Tuesday ’Tec! Murder Is No Joke by Rex Stout

and four to go 2Dial Wolfe for Murder…


Nero Wolfe and Archie Goodwin are one of my favourite detective duos of all time, so it has been remiss of me to wait so long before including them on the blog. Rex Stout is one of those rare crime writers whose short stories are as good, if not better, than his full-length novels. The collection And Four to Go contains four novella length mysteries, including the one I’ve chosen for this week’s…


Tuesday Tec

Murder Is No Joke by Rex Stout


Rex Stout
Rex Stout

Fiona Gallant wants to hire Nero Wolfe to look into the background of a mysterious foreign woman, Bianca Voss, who seems to have some kind of hold over Fiona’s brother Alec. Alec is a famous dressmaker who can command exorbitant prices for his designs so Wolfe, always reluctant to work except when a massive fee is involved, is disappointed to find that Fiona Gallant is offering a paltry $100. On the point of turning down the job, he reluctantly agrees to at least talk to Voss, since Fiona is convinced that he will immediately recognise her to be a bad lot – though his real reason for agreeing is typically Wolfeish, as Archie explains…

I do not say that the hundred bucks there on his desk in used twenties was no factor in Wolfe’s decision. Even though income tax would reduce it to sixteen dollars, that would buy four days’ supply of beer… But what really settled it was her saying “We shall see” instead of “We’ll see” or “We will see.” He will always stretch a point, within reason, for people who use words as he thinks they should be used.

Fiona dials Voss’ number and hands the phone over to Wolfe, with Archie listening in as usual. On hearing who the call is from, Voss starts to hurl insults at Wolfe but suddenly makes a noise somewhere between a scream and a groan and there is the noise of the phone crashing to the floor. Suspecting the worst, Wolfe is not surprised when he learns that Voss has been murdered.

Edward Arnold & Lionel Stander as Wolfe and Archie in the 1936 film
Edward Arnold & Lionel Stander as Wolfe and Archie in the 1936 film “Meet Nero Wolfe”

“Aha!” I thought immediately! Fiona dunnit with an accomplice and is setting Wolfe up to be her alibi. And I sat back smugly to wait to be proved right. My confidence was a little dented by the fact that Inspector Cramer immediately jumped to the same conclusion, because any regular will know about the unbreakable rule that Cramer is always wrong. (Which is a pity, since I so often come up with the same answer as he does.) And this case is no exception. While Archie is at the police station giving a statement, Wolfe reads in the newspaper that a fading actress has committed suicide, and his brilliant mind instantly sees that this puts a whole new complexion on the case. It’s not long before he has all the suspects gathered in his office for one of his famous denouements, where he gradually eliminates the suspects one by one until only the murderer remains…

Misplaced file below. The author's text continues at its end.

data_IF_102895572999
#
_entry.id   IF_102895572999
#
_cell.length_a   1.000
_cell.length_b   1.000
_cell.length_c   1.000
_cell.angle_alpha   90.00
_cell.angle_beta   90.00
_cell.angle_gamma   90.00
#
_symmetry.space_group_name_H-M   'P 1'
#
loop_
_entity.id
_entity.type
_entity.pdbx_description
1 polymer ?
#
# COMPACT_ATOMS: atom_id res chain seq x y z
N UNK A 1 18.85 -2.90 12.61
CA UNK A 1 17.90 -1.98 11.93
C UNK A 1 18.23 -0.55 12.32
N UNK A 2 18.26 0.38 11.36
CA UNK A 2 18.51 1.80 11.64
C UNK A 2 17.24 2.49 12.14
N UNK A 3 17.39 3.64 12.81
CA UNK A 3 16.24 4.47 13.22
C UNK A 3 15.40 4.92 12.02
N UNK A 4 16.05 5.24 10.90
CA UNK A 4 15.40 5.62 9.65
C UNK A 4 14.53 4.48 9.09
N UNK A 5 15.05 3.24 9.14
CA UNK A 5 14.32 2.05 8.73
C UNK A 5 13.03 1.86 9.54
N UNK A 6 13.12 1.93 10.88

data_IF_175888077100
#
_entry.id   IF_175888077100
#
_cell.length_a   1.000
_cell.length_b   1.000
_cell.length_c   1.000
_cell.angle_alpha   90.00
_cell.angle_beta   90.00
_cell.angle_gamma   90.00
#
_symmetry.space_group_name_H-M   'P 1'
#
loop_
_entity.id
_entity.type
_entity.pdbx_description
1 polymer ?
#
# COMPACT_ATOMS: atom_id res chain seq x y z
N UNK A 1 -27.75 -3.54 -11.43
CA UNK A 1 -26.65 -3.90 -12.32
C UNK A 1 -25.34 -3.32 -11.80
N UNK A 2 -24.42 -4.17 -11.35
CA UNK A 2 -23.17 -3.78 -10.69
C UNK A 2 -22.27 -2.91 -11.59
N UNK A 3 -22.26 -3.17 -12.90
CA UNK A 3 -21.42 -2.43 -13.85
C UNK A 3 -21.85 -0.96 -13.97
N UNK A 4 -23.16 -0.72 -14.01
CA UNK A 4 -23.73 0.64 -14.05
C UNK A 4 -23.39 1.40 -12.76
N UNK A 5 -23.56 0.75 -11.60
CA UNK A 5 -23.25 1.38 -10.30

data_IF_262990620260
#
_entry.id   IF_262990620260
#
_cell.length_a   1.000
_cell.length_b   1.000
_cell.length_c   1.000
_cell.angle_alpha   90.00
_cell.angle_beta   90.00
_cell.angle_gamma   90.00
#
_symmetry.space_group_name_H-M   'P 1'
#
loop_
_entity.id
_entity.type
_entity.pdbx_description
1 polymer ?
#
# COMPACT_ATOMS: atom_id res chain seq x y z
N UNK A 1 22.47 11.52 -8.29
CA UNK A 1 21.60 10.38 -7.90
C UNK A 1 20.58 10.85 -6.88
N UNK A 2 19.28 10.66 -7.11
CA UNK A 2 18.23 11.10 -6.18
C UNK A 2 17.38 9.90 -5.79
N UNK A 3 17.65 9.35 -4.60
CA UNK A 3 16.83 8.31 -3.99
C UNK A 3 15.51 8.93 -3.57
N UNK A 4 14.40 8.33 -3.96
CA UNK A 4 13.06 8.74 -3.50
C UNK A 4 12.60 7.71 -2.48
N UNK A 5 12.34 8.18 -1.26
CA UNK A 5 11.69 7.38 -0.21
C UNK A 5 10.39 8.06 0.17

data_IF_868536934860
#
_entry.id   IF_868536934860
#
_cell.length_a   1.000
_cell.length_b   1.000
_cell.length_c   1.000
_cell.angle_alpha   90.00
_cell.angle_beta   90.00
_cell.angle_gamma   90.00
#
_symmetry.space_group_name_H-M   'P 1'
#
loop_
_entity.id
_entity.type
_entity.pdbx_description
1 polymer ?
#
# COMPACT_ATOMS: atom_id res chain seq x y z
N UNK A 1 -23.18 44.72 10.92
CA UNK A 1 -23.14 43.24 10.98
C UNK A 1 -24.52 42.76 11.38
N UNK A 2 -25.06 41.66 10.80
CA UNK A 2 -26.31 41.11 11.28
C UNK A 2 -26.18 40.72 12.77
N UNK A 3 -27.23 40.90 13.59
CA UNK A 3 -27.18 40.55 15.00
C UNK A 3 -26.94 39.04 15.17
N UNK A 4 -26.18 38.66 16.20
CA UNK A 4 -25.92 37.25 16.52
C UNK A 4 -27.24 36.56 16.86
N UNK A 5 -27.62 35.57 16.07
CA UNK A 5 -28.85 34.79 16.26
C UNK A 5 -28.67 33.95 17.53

Portrait of Wolfe by Kevin I Gordon
Portrait of Wolfe by Kevin I Gordon

There are so many things I love about these stories. Nero Wolfe is a fabulously eccentric creation, with his strict schedule, his orchid growing, his gourmandising, his beer, his profound laziness and most of all his brilliant mind. He’s more Mycroft than Sherlock really. And Archie, who narrates the stories, is no downtrodden or overawed sidekick. He accepts Wolfe’s mental superiority, but he’s the one with the physical skills and he plays as big a part in solving the crimes as Wolfe. They’re maybe not equal but they are interdependent. Oh, and Archie is also gorgeous, very smooth and a great dancer. *sighs*

Maury Chaykin and Timothy Hutton from
Maury Chaykin and Timothy Hutton from “A Nero Wolfe Mystery” TV series in the early 2000s

Stout’s plots are always beautifully executed. As in this one, there’s usually a specific clue on which the whole case turns, but even when it’s a bit obvious (to people like Cramer and me) you can be sure Stout will twist it in such a way that it doesn’t mean what you think it does. Given the short length of the novella form, he always manages to fit in a fairly wide cast of suspects and gives each of them a believable motive. The reader has to be paying attention to timings because alibi is usually a strong feature. And there’s lots of humour through Archie’s slick-talking narration and affectionately disrespectful descriptions of Wolfe’s little foibles, not to mention the fun of seeing Wolfe make a fool of poor Inspector Cramer…